Making Christmas wishes come true
By MARY JO WINTER / Cloverdale TOWNS Correspondent
Thanks to some very hard working and dedicated “elves,” and the generosity of the Cloverdale community, nearly 300 low-income children will have a brighter Christmas again this year.
For the 14th year, Christmas trees with children’s wishes attached were placed in six Cloverdale businesses, as well as at the Clover Springs Lodge. Residents were invited to choose one or more of the cards, buy one or more items on the list, and return them unwrapped for later pick up.
Originally started by Laurie Siebenthal under the auspices of Cloverdale Family Service, the Christmas Wish Program eventually grew too big for one person and a small group of volunteers to do by themselves.
Even in a small community like Cloverdale, this is a monumental undertaking. Not only do families need to apply and be pre-qualified, the tags and wish lists need to be compiled, the trees need to be put into the different businesses and the tags need to be replenished as others are chosen.
Later, the donated toys, games and clothing need to be picked up, sorted, wrapped and tagged before they can be distributed to the appropriate families for their children.
Cash donations are often received instead of actual wish list items. This means organizers do a lot of shopping, as well, trying to ensure that each child’s wish is fulfilled and no child is left disappointed on Christmas morning.
In 2006, Siebenthal made a presentation to the Rotary Club asking for help. Iris Konik, then manager of Les Ryan, Century 21 Realty, brought the idea back to her staff and they agreed to take it over.
For the next couple of years, the Century 21 group, with Konik at the helm, and assisted by Cary Fraser and Vivian Tamayo, served as a bridge to keep the program going until it could be developed into more of a community service-type project.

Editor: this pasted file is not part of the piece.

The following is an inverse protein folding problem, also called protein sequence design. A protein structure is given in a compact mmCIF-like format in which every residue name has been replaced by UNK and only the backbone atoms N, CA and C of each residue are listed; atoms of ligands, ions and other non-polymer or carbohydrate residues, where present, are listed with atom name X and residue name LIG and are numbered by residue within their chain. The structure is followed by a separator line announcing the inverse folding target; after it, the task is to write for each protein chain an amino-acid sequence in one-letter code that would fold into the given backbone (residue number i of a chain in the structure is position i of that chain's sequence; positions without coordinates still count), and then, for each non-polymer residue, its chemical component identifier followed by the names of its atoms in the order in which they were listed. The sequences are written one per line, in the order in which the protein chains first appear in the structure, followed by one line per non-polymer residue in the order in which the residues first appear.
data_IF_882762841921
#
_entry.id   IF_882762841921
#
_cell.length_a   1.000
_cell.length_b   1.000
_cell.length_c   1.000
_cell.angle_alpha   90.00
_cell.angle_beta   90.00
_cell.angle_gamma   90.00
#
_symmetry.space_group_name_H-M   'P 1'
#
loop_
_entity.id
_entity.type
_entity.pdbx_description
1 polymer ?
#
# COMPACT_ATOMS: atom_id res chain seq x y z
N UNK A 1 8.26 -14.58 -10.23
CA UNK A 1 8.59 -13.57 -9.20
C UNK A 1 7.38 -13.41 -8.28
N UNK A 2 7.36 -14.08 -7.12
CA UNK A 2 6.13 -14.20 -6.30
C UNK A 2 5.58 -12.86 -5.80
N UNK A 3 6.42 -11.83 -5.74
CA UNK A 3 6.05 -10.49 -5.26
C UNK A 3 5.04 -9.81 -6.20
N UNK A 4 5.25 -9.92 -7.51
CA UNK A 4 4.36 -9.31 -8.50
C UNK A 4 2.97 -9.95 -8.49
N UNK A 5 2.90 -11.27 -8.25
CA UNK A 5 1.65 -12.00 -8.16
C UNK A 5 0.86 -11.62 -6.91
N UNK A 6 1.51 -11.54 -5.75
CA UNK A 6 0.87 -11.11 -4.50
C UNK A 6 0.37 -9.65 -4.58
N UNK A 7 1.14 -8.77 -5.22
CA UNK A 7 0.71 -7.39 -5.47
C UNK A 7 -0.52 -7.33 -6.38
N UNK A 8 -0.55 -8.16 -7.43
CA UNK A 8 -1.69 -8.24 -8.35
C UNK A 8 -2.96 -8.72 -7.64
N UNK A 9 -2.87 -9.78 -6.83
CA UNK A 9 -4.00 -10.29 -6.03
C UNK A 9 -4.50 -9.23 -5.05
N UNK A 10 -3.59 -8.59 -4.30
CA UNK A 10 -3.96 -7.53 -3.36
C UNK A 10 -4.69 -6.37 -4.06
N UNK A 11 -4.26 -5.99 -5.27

This is exactly what happened four years ago. Today, the Lions Club donates the toys collected from their annual Motorcycle Run, and the Cloverdale High School Interact Club and Key Club help with fundraising and gift wrapping.
Stuffed animals are shared with the Cloverdale Police Department to hand out as needed, and left over toys go to the Cloverdale Fire Department, who does their own special distribution to a number of needy families on Christmas Day.
Despite trying to keep the number of children served to around 200, the numbers continue to grow – partly because Konik has a hard time turning anyone away. This year alone there are 278 children, newborn to 10 years old, who will benefit from the Christmas Wish Program.
It’s a lot of work, so why do they do it year after year?
“We do this for the moms who start crying when they see what their children are getting. There are plenty of families who would not be able to afford Christmas for their kids otherwise.
“But we also do it for the community,” she adds. “We have seen parents bring their kids in to choose a tag so they can go shopping together, knowing they are fulfilling a wish for someone less fortunate.
“We even have several people in town who take tags for families with multiple children and then go out and buy every single item on each list. It’s absolutely amazing.”
While it’s too late to choose a tag from any of the trees this year, monetary donations are always welcome and can be made to the Cloverdale Christmas Wish Program c/o Exchange Bank. For more information, call either 494-8782 or 291-7707.
Konik, who recruited her daughter Nadia to help with the shopping this year, says she always worries that all the tags won’t be taken. So far, though, her worries have been totally unfounded.
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